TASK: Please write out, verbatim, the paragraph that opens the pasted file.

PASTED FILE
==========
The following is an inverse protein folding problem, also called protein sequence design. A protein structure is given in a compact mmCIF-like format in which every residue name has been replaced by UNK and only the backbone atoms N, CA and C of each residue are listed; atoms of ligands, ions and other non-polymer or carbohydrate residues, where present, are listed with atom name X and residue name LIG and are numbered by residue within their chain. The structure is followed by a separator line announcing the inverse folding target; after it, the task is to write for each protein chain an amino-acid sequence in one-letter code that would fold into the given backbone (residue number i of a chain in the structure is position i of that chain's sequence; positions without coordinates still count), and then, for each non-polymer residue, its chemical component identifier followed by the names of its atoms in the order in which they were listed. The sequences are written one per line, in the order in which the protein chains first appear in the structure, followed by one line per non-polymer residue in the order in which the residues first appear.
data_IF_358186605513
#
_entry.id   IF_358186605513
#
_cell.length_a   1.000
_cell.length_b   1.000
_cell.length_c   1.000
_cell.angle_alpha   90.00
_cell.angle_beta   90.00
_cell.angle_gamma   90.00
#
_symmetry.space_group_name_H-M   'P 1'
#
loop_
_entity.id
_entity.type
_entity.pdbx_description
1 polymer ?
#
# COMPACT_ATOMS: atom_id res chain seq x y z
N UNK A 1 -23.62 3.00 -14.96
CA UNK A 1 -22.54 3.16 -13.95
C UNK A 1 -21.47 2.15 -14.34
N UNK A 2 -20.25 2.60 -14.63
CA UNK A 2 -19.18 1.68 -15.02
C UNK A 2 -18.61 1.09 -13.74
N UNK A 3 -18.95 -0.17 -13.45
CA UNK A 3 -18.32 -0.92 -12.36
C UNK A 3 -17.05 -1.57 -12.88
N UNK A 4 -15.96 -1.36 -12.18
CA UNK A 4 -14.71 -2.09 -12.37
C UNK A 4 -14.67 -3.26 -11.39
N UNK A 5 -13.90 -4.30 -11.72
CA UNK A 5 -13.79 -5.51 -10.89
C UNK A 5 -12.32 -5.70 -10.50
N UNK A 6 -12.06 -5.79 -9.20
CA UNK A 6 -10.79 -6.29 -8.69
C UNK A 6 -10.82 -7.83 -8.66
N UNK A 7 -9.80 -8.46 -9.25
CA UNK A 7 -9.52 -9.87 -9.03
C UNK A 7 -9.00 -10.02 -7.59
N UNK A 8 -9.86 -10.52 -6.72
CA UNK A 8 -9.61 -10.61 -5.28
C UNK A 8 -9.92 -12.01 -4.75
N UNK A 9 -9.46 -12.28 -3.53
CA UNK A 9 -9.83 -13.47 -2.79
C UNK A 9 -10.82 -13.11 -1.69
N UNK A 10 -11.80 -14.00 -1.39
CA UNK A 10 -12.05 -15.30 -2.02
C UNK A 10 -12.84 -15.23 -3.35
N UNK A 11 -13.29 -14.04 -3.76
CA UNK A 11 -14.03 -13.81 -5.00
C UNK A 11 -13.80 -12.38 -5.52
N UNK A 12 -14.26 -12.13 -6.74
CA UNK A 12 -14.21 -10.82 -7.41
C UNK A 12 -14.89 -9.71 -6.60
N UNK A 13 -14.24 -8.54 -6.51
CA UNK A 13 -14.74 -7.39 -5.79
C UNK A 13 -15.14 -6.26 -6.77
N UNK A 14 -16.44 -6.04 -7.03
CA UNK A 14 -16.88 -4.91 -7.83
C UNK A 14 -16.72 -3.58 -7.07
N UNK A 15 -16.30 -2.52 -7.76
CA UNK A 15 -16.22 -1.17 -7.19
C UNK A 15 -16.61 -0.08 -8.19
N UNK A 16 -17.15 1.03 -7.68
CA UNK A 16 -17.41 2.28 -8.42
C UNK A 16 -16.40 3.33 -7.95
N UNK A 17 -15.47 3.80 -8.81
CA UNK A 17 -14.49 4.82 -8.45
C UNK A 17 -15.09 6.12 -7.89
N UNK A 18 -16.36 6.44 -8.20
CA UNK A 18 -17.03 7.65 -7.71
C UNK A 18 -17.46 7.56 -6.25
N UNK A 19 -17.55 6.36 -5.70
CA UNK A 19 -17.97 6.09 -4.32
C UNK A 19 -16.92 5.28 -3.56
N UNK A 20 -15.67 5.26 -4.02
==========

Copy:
The following is an inverse protein folding problem, also called protein sequence design. A protein structure is given in a compact mmCIF-like format in which every residue name has been replaced by UNK and only the backbone atoms N, CA and C of each residue are listed; atoms of ligands, ions and other non-polymer or carbohydrate residues, where present, are listed with atom name X and residue name LIG and are numbered by residue within their chain. The structure is followed by a separator line announcing the inverse folding target; after it, the task is to write for each protein chain an amino-acid sequence in one-letter code that would fold into the given backbone (residue number i of a chain in the structure is position i of that chain's sequence; positions without coordinates still count), and then, for each non-polymer residue, its chemical component identifier followed by the names of its atoms in the order in which they were listed. The sequences are written one per line, in the order in which the protein chains first appear in the structure, followed by one line per non-polymer residue in the order in which the residues first appear.